Yeah, as pointed out by several folks (and you, obviously) it would make
    magic more powerful in combat situations. That does rather beg the
    question, though... so what? In D&D the most unbalanced aspect of
    character classes has always been the magic system. Complaining about
    something that will make that imbalance more obvious strikes me as just
    illustrating certain faults of the present system rather than being a legit
    critique of the proposed house rule. So would it make magic unreasonably
    more powerful and what might be done to put it more into balance? I`d
    argue that by the time it would become an influence it probably makes
    little difference. That is, if you make saving throws (particularly reflex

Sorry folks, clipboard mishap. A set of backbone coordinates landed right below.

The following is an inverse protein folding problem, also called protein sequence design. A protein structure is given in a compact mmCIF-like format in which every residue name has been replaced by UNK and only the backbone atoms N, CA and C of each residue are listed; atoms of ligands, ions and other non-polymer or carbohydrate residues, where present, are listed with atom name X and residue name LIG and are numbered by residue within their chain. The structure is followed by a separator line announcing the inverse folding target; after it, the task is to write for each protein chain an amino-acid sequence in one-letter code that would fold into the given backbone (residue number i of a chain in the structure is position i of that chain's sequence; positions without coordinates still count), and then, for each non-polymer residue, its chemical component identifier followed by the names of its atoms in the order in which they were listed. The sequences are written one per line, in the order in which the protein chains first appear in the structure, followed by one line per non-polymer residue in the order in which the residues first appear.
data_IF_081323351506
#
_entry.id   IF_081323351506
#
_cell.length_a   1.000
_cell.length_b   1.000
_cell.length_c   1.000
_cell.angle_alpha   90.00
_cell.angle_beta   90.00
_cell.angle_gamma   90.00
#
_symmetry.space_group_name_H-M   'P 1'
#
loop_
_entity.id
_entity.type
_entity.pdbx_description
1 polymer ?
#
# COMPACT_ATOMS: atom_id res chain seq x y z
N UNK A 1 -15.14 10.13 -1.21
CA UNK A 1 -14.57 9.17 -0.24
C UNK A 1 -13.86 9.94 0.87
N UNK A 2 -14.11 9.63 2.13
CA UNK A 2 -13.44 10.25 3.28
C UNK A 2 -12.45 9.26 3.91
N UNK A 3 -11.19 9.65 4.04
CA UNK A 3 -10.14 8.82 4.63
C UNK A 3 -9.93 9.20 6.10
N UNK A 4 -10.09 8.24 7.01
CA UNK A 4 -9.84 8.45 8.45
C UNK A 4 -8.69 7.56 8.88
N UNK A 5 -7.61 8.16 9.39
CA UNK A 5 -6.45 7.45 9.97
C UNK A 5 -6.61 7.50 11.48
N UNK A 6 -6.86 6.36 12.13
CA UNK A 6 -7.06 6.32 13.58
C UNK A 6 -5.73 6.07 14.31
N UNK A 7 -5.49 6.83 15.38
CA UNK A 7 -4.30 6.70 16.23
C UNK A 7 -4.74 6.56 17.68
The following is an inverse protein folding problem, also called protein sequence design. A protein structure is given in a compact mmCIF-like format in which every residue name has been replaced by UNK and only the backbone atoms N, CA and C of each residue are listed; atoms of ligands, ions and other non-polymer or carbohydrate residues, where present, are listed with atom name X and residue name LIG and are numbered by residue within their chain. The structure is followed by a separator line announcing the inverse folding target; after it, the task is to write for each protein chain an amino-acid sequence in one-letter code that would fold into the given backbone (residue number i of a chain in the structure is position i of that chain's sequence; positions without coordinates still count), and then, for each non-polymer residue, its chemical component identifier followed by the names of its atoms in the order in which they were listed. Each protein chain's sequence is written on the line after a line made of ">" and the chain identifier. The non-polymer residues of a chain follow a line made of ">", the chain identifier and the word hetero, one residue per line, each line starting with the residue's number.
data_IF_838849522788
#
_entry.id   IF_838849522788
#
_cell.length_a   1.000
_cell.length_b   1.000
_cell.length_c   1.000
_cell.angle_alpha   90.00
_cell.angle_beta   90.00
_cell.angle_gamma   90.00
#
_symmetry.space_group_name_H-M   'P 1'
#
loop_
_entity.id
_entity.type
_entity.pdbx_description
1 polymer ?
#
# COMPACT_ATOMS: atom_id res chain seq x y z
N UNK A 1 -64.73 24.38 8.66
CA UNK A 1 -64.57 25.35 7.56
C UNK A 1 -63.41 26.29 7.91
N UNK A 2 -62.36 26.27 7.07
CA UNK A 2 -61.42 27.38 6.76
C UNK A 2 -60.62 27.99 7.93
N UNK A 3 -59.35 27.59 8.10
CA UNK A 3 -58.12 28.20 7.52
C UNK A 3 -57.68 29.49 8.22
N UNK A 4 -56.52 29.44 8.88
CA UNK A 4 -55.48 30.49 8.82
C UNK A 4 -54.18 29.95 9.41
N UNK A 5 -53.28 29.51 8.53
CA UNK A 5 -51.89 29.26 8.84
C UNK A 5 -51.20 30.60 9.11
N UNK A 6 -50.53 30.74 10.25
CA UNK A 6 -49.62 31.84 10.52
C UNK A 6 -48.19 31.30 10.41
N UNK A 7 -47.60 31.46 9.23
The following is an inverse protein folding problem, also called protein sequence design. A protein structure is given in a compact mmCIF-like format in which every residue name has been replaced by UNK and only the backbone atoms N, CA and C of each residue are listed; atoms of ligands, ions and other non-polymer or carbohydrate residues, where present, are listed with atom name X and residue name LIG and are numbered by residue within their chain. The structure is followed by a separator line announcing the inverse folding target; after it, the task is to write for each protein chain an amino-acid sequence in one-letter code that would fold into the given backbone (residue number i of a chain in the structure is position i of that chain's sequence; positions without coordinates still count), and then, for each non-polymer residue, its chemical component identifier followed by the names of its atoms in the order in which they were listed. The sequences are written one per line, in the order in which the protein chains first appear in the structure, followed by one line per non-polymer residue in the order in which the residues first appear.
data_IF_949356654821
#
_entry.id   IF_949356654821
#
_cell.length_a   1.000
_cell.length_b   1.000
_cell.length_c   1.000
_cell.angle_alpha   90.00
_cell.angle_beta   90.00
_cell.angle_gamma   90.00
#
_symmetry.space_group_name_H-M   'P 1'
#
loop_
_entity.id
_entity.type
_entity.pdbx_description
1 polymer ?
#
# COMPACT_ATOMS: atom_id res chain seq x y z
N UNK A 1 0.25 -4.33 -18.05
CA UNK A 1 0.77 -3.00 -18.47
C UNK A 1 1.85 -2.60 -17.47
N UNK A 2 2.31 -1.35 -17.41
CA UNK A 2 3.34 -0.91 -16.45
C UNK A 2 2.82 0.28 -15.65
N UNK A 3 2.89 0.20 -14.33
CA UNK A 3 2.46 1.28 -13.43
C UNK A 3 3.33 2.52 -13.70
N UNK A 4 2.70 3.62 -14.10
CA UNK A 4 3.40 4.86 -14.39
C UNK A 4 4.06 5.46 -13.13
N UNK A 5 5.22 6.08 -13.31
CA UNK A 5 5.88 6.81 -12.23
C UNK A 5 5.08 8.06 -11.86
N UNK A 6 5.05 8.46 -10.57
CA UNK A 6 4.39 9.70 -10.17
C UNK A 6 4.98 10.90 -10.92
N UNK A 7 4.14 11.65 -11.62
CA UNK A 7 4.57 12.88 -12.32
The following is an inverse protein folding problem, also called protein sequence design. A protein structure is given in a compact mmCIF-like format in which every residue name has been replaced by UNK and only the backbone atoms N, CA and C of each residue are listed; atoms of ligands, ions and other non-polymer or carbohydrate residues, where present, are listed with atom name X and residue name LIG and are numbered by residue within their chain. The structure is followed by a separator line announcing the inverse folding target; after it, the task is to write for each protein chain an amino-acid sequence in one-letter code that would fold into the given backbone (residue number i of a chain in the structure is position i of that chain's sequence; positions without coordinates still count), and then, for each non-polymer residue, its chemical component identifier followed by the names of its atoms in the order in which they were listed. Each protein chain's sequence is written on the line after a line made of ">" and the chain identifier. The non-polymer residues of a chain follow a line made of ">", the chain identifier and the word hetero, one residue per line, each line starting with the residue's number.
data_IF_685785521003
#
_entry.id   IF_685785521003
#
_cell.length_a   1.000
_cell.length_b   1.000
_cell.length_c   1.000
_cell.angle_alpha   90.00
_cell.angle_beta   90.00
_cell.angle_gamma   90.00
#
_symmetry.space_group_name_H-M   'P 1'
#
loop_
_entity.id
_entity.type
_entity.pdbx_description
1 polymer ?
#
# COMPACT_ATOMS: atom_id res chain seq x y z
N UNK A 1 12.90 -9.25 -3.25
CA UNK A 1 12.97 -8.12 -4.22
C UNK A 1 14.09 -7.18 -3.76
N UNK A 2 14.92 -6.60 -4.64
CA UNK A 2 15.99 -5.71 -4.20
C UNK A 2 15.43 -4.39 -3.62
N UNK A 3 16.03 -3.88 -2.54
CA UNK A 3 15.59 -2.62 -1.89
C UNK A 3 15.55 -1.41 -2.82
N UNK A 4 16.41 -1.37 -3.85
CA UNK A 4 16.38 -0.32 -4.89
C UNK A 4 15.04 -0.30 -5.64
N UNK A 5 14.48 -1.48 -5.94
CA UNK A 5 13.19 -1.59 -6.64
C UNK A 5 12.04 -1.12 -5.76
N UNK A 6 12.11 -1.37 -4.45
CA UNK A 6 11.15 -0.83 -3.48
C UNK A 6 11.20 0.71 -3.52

saves) an action you do force those characters with a high BAB to forgo
    their multiple attacks as a standard action, and probably limit some of
    their own special abilities. That`s really only a factor for characters
    that are 6th level and higher because one doesn`t start getting to the +6
    BAB necessary for multiple attacks until that point and by then characters
    tend to have a lot more hit points, so the various types of damage done
    will have less affect.

    In order to reflect the relative difficulty of such activities, however,
    you might consider likewise increasing the amount of time necessary to
    perform spellcasting and related tasks--which are presently skewed in favor
    of the magic system. For instance, drawing a weapon or shield is a move
    equivalent action (or done was part of a move equivalent action) without a
    special feat while preparing spell components is free. Spellcasting itself
    is more often than not a standard action. You might consider making most
    spellcasting a full round action rather than a standard action (which kind
    of makes sense anyway in many cases) or requiring some sort of
    concentration check if performed as a standard action with movement (which